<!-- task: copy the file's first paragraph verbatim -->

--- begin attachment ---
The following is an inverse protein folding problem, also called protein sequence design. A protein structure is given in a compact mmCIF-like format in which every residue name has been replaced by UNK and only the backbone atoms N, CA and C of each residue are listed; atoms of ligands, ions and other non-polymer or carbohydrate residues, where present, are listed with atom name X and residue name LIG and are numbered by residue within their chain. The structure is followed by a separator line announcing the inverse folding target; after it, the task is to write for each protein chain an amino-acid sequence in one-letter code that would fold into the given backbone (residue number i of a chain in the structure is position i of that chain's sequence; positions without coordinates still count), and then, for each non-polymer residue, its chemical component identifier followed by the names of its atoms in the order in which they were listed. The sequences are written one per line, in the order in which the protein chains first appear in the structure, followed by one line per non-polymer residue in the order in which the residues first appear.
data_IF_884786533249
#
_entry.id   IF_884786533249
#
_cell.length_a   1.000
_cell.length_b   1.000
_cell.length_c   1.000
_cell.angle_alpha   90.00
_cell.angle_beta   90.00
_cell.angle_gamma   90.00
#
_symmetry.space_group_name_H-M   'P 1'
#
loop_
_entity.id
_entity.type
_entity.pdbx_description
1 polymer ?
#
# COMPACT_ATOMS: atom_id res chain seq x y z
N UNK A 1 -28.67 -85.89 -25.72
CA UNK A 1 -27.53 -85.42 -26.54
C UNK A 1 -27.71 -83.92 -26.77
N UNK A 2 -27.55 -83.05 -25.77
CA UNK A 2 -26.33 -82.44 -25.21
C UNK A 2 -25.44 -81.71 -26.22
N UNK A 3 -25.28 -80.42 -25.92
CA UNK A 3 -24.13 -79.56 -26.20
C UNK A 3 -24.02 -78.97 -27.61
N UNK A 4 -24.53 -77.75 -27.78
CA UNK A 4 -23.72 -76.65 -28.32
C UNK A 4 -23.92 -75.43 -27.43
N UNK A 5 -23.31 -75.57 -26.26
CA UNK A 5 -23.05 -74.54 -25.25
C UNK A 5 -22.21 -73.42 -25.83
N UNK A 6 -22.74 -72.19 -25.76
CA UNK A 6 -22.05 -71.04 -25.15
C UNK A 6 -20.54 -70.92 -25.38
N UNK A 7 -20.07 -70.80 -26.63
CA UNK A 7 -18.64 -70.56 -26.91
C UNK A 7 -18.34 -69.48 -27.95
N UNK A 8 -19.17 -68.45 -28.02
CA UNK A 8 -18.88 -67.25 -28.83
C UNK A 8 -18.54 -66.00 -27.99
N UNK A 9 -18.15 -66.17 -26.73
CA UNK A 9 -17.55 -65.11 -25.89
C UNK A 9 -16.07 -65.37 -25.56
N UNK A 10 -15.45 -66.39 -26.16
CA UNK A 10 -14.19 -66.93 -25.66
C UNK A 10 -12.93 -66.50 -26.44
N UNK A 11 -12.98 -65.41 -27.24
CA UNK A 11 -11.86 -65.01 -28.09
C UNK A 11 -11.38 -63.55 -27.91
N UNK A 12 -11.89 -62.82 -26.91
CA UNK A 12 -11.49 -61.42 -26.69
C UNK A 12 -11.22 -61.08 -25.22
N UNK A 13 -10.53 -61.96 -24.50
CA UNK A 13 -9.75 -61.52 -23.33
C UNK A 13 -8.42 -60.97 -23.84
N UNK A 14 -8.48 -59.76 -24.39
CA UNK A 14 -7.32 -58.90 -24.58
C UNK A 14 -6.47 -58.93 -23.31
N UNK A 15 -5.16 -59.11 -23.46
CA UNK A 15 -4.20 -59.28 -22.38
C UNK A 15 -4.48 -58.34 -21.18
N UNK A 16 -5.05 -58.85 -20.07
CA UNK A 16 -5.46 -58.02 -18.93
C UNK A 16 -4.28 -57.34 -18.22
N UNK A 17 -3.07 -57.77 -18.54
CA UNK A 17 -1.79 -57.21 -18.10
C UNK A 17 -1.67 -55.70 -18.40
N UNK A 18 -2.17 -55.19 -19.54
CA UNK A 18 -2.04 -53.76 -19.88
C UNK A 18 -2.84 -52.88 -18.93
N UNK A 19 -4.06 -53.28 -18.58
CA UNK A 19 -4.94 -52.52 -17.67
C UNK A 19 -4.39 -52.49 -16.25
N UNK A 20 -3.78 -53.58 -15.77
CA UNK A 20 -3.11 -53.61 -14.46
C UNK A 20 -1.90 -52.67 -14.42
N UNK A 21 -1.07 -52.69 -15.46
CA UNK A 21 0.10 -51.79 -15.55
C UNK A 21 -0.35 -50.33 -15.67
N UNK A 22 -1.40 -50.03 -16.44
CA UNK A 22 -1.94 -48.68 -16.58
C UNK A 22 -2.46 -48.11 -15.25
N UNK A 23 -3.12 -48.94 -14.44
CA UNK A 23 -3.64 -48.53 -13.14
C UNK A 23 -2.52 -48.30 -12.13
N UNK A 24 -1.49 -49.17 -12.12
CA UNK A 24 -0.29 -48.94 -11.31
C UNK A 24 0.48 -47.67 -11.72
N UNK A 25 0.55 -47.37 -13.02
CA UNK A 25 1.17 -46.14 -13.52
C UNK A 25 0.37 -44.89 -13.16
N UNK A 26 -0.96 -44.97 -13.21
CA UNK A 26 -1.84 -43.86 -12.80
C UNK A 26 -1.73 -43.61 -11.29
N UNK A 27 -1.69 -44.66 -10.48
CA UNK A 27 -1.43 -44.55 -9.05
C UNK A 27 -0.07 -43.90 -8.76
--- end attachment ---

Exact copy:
The following is an inverse protein folding problem, also called protein sequence design. A protein structure is given in a compact mmCIF-like format in which every residue name has been replaced by UNK and only the backbone atoms N, CA and C of each residue are listed; atoms of ligands, ions and other non-polymer or carbohydrate residues, where present, are listed with atom name X and residue name LIG and are numbered by residue within their chain. The structure is followed by a separator line announcing the inverse folding target; after it, the task is to write for each protein chain an amino-acid sequence in one-letter code that would fold into the given backbone (residue number i of a chain in the structure is position i of that chain's sequence; positions without coordinates still count), and then, for each non-polymer residue, its chemical component identifier followed by the names of its atoms in the order in which they were listed. The sequences are written one per line, in the order in which the protein chains first appear in the structure, followed by one line per non-polymer residue in the order in which the residues first appear.